Zoom School and Illegal Aliens Made Community College a Giant Fraud Machine


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Zoom School and Illegal Aliens Made Community College a Giant Fraud Machine
1 in 5 community college applications in California are from ‘ghost students’
By Daniel Greenfield

When the government starts throwing a bunch of money at something, the fraudsters arrive. The various pandemic bailouts may have amounted to the largest single case of fraud in American history. And much of that money was stolen and diverted by foreign scammers making it a mass robbery of Americans.

The government is throwing money at community colleges? Guess what’s happening.

Today, about 20% of California’s community college applications are scams: more than 460,000 of the 2.3 million requests to the state’s online application system since July alone, says the state Chancellor’s Office, which oversees the 116 campuses. Community colleges are required to accept any student in the state with a high school diploma, and a Social Security number is not required to apply.

The system’s screening software blocked just half of the fraudsters, while the rest slipped through to try to enroll in online classes, then use their bogus student status to seek financial aid — at which point they must provide valid identification.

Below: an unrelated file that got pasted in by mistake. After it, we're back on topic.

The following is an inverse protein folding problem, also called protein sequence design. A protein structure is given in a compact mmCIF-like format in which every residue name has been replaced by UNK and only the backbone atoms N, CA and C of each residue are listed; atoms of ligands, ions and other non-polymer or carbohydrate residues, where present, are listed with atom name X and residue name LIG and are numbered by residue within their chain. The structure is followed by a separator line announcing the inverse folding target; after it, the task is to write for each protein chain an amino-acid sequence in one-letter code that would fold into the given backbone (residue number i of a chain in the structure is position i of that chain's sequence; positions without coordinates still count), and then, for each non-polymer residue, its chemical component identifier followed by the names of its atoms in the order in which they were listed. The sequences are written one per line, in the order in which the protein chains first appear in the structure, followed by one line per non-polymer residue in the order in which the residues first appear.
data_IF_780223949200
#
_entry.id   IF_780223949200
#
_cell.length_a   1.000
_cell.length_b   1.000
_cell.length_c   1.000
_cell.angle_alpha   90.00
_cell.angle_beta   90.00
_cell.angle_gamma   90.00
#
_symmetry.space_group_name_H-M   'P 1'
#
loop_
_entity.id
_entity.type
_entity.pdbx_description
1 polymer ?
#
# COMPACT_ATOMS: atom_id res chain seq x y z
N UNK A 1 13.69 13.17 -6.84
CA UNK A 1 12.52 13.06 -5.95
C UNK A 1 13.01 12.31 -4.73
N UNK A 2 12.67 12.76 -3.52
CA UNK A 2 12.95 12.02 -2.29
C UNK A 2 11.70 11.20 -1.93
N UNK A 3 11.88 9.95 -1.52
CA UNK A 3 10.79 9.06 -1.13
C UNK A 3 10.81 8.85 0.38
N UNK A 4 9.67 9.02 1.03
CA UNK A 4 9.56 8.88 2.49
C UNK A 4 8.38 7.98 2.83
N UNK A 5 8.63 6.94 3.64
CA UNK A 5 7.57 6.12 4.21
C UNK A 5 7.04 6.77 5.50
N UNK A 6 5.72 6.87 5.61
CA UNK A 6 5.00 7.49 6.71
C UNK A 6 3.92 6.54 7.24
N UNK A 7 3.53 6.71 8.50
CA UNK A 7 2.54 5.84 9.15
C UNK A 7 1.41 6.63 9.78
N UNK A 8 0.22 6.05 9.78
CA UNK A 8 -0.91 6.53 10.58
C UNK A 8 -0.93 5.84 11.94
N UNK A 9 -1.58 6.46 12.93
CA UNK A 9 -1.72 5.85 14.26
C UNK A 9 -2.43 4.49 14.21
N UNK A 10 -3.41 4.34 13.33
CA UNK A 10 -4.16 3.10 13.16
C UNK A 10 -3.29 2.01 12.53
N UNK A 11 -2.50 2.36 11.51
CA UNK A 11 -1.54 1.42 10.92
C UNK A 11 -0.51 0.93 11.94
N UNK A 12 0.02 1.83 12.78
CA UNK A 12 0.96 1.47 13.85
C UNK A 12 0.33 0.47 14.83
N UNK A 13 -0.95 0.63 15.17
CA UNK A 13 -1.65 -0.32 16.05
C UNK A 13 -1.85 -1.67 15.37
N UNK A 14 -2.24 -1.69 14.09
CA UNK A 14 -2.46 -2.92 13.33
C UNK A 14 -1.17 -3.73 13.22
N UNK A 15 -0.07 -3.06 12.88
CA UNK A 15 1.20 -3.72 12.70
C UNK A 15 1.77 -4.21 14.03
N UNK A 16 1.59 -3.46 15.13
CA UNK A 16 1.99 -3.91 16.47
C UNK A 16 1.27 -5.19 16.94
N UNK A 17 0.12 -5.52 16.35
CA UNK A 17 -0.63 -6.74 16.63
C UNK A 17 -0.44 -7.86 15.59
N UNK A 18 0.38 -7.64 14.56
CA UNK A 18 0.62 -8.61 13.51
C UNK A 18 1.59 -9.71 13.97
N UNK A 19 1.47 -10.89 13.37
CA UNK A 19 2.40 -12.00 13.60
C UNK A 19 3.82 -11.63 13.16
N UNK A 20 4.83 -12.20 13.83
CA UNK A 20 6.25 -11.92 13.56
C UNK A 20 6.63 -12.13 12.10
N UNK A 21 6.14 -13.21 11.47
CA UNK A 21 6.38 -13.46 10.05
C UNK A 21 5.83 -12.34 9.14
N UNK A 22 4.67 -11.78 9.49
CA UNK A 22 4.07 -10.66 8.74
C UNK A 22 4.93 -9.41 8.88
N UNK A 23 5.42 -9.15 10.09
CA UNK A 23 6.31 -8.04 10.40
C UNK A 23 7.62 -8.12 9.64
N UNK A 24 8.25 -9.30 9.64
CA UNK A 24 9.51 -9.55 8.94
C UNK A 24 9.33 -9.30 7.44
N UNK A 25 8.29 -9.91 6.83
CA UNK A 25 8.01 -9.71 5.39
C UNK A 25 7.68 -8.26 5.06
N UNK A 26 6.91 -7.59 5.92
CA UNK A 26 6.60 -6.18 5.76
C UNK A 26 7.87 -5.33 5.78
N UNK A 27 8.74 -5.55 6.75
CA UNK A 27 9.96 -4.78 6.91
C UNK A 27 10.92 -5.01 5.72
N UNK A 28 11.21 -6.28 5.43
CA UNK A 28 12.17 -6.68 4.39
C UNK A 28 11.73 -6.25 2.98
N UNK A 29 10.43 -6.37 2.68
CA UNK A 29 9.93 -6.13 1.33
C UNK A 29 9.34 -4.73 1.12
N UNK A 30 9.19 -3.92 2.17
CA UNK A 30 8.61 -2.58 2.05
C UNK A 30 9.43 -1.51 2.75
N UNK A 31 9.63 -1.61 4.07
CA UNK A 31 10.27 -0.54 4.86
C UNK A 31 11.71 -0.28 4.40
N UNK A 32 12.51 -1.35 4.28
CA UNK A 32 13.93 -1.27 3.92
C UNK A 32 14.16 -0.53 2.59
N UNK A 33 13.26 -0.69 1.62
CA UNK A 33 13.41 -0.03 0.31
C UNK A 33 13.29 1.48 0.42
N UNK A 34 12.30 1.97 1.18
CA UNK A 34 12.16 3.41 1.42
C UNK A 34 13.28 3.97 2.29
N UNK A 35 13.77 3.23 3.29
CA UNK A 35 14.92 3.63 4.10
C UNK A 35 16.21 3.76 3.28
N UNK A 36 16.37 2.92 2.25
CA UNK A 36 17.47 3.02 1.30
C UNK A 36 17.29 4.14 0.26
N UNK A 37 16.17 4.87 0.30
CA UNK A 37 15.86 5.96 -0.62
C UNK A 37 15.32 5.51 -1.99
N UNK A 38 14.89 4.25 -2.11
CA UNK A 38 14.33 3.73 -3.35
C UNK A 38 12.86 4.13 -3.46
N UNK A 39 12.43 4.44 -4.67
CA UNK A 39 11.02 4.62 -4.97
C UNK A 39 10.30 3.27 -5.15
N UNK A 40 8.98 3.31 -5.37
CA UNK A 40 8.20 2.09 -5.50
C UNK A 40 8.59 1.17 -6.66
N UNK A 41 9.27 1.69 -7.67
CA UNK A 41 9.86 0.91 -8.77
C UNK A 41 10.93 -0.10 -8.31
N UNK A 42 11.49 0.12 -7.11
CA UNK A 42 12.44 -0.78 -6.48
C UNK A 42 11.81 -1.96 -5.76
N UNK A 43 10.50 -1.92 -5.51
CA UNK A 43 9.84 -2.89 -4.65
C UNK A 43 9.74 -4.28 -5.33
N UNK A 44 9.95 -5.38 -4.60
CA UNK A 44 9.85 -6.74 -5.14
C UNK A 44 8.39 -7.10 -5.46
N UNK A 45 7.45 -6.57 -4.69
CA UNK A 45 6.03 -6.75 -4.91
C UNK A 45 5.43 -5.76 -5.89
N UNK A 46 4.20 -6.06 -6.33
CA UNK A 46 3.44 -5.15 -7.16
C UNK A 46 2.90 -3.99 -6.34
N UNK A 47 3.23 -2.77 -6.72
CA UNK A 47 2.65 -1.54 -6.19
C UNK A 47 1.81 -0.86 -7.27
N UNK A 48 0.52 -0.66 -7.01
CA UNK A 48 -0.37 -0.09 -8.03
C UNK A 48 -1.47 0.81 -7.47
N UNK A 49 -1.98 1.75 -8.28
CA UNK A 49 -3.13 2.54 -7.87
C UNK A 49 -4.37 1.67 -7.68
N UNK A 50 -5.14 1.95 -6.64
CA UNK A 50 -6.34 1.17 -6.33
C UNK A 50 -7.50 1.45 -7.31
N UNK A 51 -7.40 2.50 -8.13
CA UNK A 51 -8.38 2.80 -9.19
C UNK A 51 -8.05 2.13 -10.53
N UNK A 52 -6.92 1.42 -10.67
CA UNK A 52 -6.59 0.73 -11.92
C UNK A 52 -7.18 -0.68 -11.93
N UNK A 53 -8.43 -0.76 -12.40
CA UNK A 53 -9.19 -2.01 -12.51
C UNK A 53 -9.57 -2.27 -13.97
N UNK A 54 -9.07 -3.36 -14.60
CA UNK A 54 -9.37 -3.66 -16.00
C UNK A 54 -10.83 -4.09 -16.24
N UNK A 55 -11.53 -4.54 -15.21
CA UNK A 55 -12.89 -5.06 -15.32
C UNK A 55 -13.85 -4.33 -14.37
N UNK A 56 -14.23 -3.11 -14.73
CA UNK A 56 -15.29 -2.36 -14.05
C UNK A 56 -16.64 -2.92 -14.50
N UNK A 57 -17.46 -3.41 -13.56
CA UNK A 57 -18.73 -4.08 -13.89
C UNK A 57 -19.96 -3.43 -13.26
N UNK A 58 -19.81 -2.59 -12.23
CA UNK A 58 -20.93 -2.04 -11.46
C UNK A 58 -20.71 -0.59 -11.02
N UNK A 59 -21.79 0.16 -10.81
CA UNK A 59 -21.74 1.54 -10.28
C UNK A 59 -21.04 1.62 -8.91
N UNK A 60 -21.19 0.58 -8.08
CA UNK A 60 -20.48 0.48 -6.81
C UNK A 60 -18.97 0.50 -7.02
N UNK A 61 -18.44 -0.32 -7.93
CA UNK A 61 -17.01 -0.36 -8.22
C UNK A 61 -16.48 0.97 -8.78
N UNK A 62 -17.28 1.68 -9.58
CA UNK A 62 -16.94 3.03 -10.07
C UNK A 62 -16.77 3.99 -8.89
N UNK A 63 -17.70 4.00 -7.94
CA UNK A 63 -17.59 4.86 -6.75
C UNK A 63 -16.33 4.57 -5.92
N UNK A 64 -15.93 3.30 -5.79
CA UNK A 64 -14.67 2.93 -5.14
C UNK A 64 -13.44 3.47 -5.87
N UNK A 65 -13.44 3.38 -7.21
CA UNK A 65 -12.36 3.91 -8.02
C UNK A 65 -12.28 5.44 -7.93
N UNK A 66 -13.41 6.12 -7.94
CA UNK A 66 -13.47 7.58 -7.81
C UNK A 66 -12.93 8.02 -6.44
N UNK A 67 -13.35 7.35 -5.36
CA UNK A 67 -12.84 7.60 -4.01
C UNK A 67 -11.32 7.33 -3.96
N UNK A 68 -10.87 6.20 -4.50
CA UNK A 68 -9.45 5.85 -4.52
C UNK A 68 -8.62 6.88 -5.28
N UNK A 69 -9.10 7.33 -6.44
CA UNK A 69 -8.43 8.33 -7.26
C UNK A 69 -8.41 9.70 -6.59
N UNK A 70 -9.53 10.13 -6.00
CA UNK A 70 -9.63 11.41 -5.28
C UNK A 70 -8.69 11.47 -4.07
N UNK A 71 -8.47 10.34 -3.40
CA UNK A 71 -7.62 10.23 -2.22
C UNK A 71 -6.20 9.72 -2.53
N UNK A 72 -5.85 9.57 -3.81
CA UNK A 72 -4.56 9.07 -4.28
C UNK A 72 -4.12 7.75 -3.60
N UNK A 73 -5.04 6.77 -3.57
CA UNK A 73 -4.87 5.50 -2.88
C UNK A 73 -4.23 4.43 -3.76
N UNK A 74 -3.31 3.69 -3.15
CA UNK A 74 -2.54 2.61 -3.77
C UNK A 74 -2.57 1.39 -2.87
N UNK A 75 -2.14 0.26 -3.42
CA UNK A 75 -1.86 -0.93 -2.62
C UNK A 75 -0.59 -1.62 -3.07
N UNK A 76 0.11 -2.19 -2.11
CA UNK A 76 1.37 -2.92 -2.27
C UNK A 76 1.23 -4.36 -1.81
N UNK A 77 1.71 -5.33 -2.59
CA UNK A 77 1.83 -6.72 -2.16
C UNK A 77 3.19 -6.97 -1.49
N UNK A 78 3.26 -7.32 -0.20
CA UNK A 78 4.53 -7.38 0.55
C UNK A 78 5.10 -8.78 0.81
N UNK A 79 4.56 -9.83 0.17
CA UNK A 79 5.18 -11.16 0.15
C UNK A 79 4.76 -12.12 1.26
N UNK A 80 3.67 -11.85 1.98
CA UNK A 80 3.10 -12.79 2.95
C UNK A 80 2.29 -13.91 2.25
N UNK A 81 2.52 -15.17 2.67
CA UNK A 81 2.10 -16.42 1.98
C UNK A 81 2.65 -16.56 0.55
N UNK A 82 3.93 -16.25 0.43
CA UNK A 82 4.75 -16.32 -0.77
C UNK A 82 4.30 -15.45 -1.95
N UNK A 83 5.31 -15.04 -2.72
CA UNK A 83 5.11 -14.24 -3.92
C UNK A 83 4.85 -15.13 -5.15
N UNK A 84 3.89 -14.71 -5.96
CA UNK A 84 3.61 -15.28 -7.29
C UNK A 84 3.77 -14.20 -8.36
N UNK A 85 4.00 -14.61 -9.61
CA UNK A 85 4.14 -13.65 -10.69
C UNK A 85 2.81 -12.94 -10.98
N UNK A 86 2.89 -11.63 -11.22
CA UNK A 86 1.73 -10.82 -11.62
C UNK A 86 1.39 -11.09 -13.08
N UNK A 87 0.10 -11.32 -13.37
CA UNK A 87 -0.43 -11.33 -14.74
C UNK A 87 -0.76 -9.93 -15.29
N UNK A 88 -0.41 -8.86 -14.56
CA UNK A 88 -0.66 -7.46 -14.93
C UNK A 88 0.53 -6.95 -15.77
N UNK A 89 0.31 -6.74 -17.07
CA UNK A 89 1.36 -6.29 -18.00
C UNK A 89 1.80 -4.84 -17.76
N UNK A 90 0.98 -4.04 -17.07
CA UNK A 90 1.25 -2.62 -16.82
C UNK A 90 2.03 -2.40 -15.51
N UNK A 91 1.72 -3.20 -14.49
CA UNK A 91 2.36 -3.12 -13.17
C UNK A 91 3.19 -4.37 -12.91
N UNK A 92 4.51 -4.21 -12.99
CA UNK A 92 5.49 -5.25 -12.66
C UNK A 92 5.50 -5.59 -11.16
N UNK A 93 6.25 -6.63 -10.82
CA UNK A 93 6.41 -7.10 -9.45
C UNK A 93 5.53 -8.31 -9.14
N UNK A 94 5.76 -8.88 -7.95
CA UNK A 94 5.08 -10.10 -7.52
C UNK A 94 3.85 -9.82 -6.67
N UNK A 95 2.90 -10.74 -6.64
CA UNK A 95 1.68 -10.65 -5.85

Enrollment fraud surged during the COVID crisis, alongside new opportunities for anyone in possession of a stolen identity and a criminal mind. Students no longer had to show up in person, and often still don’t.

Combine remote learning and pandering to illegal aliens by not requiring IDs, and community college turned into scam city.

A whole lot of the billions that the government has put into community colleges is being stolen and, once again, by foreign scammers.

I’ve been hearing about the situation from educators, but this is the first time I’ve seen hard numbers that show the scale of the problem.

Professors meanwhile routinely experience a situation where half of their classes consist of bots that never turn on their cameras.

Colleges have some financial incentive to stop the scams, but even more incentive to keep them going. Few students are returning to classrooms and the ghost students provide numbers that suggest, contrary to anecdotal evidence, that enrollment is growing, at least virtually, which it actually is not.

How much of higher education is a scam?

Let me close with a brief anecdote.

Students are using ChatGPT to write essays and professors are using ChatGPT to grade them.

And the taxpayers sadly can’t use ChatGPT to pay for the whole thing.